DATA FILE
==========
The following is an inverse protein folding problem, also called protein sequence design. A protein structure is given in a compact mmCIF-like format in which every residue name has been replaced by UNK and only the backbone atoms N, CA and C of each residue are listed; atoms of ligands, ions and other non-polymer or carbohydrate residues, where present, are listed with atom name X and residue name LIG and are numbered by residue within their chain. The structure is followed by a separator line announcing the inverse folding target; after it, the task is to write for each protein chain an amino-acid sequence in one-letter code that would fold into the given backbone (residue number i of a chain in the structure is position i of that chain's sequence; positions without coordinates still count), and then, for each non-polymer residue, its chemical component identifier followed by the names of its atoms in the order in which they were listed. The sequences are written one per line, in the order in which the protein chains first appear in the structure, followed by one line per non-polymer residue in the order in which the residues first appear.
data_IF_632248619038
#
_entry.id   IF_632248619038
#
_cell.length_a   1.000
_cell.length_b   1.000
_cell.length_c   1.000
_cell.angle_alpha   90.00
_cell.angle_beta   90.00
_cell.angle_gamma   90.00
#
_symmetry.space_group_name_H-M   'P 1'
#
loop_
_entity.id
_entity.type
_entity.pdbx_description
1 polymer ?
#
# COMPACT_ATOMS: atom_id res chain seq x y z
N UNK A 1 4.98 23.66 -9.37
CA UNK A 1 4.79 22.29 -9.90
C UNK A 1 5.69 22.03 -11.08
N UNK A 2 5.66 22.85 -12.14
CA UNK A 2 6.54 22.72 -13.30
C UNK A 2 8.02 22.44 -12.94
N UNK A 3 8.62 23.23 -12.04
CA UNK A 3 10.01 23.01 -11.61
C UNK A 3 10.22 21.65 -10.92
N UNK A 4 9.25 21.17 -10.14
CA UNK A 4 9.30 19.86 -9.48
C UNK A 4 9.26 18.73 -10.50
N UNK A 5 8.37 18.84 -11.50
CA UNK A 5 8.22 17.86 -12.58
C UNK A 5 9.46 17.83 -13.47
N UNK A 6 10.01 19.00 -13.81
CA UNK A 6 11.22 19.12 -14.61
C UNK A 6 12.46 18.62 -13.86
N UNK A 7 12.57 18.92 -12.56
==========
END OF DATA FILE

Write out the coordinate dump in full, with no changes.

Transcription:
The following is an inverse protein folding problem, also called protein sequence design. A protein structure is given in a compact mmCIF-like format in which every residue name has been replaced by UNK and only the backbone atoms N, CA and C of each residue are listed; atoms of ligands, ions and other non-polymer or carbohydrate residues, where present, are listed with atom name X and residue name LIG and are numbered by residue within their chain. The structure is followed by a separator line announcing the inverse folding target; after it, the task is to write for each protein chain an amino-acid sequence in one-letter code that would fold into the given backbone (residue number i of a chain in the structure is position i of that chain's sequence; positions without coordinates still count), and then, for each non-polymer residue, its chemical component identifier followed by the names of its atoms in the order in which they were listed. The sequences are written one per line, in the order in which the protein chains first appear in the structure, followed by one line per non-polymer residue in the order in which the residues first appear.
data_IF_632248619038
#
_entry.id   IF_632248619038
#
_cell.length_a   1.000
_cell.length_b   1.000
_cell.length_c   1.000
_cell.angle_alpha   90.00
_cell.angle_beta   90.00
_cell.angle_gamma   90.00
#
_symmetry.space_group_name_H-M   'P 1'
#
loop_
_entity.id
_entity.type
_entity.pdbx_description
1 polymer ?
#
# COMPACT_ATOMS: atom_id res chain seq x y z
N UNK A 1 4.98 23.66 -9.37
CA UNK A 1 4.79 22.29 -9.90
C UNK A 1 5.69 22.03 -11.08
N UNK A 2 5.66 22.85 -12.14
CA UNK A 2 6.54 22.72 -13.30
C UNK A 2 8.02 22.44 -12.94
N UNK A 3 8.62 23.23 -12.04
CA UNK A 3 10.01 23.01 -11.61
C UNK A 3 10.22 21.65 -10.92
N UNK A 4 9.25 21.17 -10.14
CA UNK A 4 9.30 19.86 -9.48
C UNK A 4 9.26 18.73 -10.50
N UNK A 5 8.37 18.84 -11.50
CA UNK A 5 8.22 17.86 -12.58
C UNK A 5 9.46 17.83 -13.47
N UNK A 6 10.01 19.00 -13.81
CA UNK A 6 11.22 19.12 -14.61
C UNK A 6 12.46 18.62 -13.86
N UNK A 7 12.57 18.92 -12.56